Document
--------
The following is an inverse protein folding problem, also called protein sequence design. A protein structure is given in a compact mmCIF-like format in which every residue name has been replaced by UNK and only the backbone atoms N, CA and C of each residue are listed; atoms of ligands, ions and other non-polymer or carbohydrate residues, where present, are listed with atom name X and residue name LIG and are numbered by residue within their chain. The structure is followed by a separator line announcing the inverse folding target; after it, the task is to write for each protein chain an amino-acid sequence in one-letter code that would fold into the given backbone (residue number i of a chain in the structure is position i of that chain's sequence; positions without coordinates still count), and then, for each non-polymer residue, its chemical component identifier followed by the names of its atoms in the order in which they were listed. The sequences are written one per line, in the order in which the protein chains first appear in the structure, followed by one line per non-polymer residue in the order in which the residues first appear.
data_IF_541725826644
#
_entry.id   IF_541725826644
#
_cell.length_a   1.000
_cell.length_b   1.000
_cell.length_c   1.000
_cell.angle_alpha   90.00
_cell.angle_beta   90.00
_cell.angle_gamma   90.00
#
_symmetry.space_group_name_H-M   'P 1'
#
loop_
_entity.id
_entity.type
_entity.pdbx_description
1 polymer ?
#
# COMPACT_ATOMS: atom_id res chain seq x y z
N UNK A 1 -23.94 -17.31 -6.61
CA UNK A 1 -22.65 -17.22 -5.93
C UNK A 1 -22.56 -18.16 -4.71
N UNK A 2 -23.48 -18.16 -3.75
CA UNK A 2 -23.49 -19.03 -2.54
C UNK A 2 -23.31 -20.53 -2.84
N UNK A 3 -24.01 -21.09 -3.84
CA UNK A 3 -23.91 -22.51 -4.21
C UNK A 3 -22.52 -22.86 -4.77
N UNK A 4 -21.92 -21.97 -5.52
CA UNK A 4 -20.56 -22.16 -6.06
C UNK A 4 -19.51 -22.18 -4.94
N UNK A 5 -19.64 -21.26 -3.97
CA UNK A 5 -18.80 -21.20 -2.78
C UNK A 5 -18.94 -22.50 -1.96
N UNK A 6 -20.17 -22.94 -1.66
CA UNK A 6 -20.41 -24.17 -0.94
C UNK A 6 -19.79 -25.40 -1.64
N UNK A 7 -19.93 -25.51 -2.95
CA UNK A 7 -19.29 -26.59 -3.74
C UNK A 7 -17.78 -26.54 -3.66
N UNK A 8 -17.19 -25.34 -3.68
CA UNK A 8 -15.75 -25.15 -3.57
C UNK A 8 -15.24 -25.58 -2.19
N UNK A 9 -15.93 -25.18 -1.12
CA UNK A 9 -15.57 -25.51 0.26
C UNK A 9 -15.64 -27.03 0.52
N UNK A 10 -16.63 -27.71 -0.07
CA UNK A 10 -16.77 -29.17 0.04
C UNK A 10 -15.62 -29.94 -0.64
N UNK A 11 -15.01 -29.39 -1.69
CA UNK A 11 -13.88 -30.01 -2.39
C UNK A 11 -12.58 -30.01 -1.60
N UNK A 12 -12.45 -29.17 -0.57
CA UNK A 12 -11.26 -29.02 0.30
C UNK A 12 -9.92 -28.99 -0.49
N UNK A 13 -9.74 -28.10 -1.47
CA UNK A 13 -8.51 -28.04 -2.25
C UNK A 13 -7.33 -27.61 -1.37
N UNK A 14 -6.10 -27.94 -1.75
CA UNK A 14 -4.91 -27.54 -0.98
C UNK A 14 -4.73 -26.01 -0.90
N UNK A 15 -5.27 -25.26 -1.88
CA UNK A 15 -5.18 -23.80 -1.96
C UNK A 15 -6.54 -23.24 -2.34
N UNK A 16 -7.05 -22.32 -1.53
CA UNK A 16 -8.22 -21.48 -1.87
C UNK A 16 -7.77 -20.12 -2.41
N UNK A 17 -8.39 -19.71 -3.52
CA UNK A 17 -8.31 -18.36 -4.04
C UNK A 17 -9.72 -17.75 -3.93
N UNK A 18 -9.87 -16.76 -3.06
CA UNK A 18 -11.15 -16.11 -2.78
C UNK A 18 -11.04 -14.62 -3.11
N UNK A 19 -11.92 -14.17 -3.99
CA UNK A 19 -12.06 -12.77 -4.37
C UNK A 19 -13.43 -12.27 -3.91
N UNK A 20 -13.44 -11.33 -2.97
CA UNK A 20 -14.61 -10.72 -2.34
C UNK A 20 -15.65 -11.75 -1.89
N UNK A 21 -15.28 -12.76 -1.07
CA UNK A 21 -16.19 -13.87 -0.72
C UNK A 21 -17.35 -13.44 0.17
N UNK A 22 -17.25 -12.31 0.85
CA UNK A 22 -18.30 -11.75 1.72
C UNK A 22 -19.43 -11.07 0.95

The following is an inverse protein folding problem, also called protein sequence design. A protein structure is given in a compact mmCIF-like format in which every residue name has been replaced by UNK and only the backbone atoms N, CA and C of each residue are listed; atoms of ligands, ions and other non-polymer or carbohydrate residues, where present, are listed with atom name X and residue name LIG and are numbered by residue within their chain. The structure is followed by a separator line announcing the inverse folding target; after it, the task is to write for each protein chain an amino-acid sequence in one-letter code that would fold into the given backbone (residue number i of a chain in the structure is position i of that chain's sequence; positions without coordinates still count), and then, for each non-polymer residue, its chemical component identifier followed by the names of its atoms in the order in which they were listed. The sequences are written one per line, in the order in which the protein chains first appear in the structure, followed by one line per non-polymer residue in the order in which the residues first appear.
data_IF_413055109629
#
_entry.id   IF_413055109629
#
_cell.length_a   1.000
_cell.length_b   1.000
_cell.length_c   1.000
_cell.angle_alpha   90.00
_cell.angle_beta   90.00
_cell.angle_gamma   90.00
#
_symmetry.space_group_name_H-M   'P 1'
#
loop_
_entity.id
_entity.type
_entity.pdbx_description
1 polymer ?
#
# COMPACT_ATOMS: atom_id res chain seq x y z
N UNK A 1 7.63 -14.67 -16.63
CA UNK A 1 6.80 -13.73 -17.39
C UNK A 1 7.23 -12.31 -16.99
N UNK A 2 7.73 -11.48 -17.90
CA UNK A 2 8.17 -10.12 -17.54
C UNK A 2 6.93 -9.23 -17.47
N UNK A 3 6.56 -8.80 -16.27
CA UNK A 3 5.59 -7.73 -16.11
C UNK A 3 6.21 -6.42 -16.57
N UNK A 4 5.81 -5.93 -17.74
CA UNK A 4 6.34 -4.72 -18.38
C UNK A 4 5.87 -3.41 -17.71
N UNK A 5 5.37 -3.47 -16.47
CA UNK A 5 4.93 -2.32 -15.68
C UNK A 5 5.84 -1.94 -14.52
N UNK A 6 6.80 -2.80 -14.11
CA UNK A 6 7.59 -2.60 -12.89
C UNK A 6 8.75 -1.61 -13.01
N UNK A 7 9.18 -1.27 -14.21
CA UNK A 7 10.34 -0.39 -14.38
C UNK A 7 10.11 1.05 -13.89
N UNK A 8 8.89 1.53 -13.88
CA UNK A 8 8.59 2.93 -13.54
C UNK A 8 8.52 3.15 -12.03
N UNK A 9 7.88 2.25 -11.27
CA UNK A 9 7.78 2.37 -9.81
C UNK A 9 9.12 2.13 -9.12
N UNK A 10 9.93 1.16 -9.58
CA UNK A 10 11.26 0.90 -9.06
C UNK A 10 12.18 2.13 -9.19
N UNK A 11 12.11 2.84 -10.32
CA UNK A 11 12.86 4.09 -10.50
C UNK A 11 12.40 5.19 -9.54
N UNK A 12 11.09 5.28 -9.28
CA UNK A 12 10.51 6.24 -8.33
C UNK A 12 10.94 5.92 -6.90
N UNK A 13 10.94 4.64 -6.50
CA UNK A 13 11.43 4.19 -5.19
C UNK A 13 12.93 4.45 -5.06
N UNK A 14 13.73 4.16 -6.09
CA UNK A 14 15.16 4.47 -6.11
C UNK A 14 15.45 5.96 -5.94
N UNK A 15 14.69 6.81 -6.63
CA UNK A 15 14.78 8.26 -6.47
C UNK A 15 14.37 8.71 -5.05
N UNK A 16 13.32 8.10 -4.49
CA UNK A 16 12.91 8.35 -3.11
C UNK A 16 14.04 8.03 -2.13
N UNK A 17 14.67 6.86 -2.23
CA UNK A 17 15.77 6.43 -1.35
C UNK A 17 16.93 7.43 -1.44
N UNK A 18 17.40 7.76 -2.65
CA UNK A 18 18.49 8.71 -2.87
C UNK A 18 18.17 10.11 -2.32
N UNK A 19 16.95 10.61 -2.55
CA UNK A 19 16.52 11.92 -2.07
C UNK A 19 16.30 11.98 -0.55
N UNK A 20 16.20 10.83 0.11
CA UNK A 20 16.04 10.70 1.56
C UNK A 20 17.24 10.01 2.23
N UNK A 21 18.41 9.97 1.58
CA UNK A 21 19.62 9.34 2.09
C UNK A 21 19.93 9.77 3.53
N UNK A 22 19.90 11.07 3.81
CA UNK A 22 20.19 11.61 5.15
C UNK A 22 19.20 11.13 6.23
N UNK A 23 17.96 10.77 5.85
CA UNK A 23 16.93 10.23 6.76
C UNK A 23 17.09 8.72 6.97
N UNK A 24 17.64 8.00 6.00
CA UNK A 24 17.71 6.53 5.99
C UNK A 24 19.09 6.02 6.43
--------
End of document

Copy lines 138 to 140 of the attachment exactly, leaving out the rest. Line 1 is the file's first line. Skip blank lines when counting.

C UNK A 10 12.18 2.13 -9.19
N UNK A 11 12.11 2.84 -10.32
CA UNK A 11 12.86 4.09 -10.50